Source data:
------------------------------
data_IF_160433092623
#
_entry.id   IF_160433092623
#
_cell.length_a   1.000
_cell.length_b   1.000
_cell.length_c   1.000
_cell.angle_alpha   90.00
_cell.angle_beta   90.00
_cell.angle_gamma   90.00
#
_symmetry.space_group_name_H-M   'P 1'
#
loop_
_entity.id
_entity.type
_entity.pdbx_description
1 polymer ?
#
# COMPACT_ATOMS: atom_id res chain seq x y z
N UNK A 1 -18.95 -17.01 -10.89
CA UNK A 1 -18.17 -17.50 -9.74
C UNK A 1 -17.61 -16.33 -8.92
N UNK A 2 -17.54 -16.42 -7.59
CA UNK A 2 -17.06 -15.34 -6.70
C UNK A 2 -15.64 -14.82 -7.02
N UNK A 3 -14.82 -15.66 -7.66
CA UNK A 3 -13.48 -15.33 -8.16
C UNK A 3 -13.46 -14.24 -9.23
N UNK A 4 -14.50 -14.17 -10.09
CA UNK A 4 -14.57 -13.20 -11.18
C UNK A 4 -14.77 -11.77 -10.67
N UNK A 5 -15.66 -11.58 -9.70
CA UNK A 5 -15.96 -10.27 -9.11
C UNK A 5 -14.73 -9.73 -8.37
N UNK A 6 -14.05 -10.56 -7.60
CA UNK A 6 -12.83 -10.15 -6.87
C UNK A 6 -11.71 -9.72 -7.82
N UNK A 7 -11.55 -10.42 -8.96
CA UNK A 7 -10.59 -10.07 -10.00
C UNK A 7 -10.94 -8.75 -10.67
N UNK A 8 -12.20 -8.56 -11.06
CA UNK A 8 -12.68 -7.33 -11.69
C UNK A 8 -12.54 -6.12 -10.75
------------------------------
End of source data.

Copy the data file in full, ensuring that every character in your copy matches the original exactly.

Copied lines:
data_IF_160433092623
#
_entry.id   IF_160433092623
#
_cell.length_a   1.000
_cell.length_b   1.000
_cell.length_c   1.000
_cell.angle_alpha   90.00
_cell.angle_beta   90.00
_cell.angle_gamma   90.00
#
_symmetry.space_group_name_H-M   'P 1'
#
loop_
_entity.id
_entity.type
_entity.pdbx_description
1 polymer ?
#
# COMPACT_ATOMS: atom_id res chain seq x y z
N UNK A 1 -18.95 -17.01 -10.89
CA UNK A 1 -18.17 -17.50 -9.74
C UNK A 1 -17.61 -16.33 -8.92
N UNK A 2 -17.54 -16.42 -7.59
CA UNK A 2 -17.06 -15.34 -6.70
C UNK A 2 -15.64 -14.82 -7.02
N UNK A 3 -14.82 -15.66 -7.66
CA UNK A 3 -13.48 -15.33 -8.16
C UNK A 3 -13.46 -14.24 -9.23
N UNK A 4 -14.50 -14.17 -10.09
CA UNK A 4 -14.57 -13.20 -11.18
C UNK A 4 -14.77 -11.77 -10.67
N UNK A 5 -15.66 -11.58 -9.70
CA UNK A 5 -15.96 -10.27 -9.11
C UNK A 5 -14.73 -9.73 -8.37
N UNK A 6 -14.05 -10.56 -7.60
CA UNK A 6 -12.83 -10.15 -6.87
C UNK A 6 -11.71 -9.72 -7.82
N UNK A 7 -11.55 -10.42 -8.96
CA UNK A 7 -10.59 -10.07 -10.00
C UNK A 7 -10.94 -8.75 -10.67
N UNK A 8 -12.20 -8.56 -11.06
CA UNK A 8 -12.68 -7.33 -11.69
C UNK A 8 -12.54 -6.12 -10.75